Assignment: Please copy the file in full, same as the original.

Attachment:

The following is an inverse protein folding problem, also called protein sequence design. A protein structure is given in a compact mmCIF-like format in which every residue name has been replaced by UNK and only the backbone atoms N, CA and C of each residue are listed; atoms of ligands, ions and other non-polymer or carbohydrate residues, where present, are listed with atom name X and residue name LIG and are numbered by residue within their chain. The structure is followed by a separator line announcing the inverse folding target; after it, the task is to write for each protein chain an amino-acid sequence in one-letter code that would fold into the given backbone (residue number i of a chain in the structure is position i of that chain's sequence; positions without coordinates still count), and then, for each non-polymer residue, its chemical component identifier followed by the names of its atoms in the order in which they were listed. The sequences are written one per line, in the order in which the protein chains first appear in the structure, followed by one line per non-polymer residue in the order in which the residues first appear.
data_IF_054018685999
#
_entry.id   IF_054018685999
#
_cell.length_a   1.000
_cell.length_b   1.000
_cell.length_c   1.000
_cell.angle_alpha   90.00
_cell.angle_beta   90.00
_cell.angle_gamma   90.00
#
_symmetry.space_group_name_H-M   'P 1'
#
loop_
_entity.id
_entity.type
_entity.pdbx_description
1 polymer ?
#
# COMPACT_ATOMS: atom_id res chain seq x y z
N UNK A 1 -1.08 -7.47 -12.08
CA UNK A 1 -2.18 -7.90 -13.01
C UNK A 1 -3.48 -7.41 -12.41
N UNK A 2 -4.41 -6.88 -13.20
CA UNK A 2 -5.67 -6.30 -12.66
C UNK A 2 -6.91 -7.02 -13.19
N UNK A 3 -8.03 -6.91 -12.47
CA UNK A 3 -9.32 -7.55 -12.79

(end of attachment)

The following is an inverse protein folding problem, also called protein sequence design. A protein structure is given in a compact mmCIF-like format in which every residue name has been replaced by UNK and only the backbone atoms N, CA and C of each residue are listed; atoms of ligands, ions and other non-polymer or carbohydrate residues, where present, are listed with atom name X and residue name LIG and are numbered by residue within their chain. The structure is followed by a separator line announcing the inverse folding target; after it, the task is to write for each protein chain an amino-acid sequence in one-letter code that would fold into the given backbone (residue number i of a chain in the structure is position i of that chain's sequence; positions without coordinates still count), and then, for each non-polymer residue, its chemical component identifier followed by the names of its atoms in the order in which they were listed. The sequences are written one per line, in the order in which the protein chains first appear in the structure, followed by one line per non-polymer residue in the order in which the residues first appear.
data_IF_054018685999
#
_entry.id   IF_054018685999
#
_cell.length_a   1.000
_cell.length_b   1.000
_cell.length_c   1.000
_cell.angle_alpha   90.00
_cell.angle_beta   90.00
_cell.angle_gamma   90.00
#
_symmetry.space_group_name_H-M   'P 1'
#
loop_
_entity.id
_entity.type
_entity.pdbx_description
1 polymer ?
#
# COMPACT_ATOMS: atom_id res chain seq x y z
N UNK A 1 -1.08 -7.47 -12.08
CA UNK A 1 -2.18 -7.90 -13.01
C UNK A 1 -3.48 -7.41 -12.41
N UNK A 2 -4.41 -6.88 -13.20
CA UNK A 2 -5.67 -6.30 -12.66
C UNK A 2 -6.91 -7.02 -13.19
N UNK A 3 -8.03 -6.91 -12.47
CA UNK A 3 -9.32 -7.55 -12.79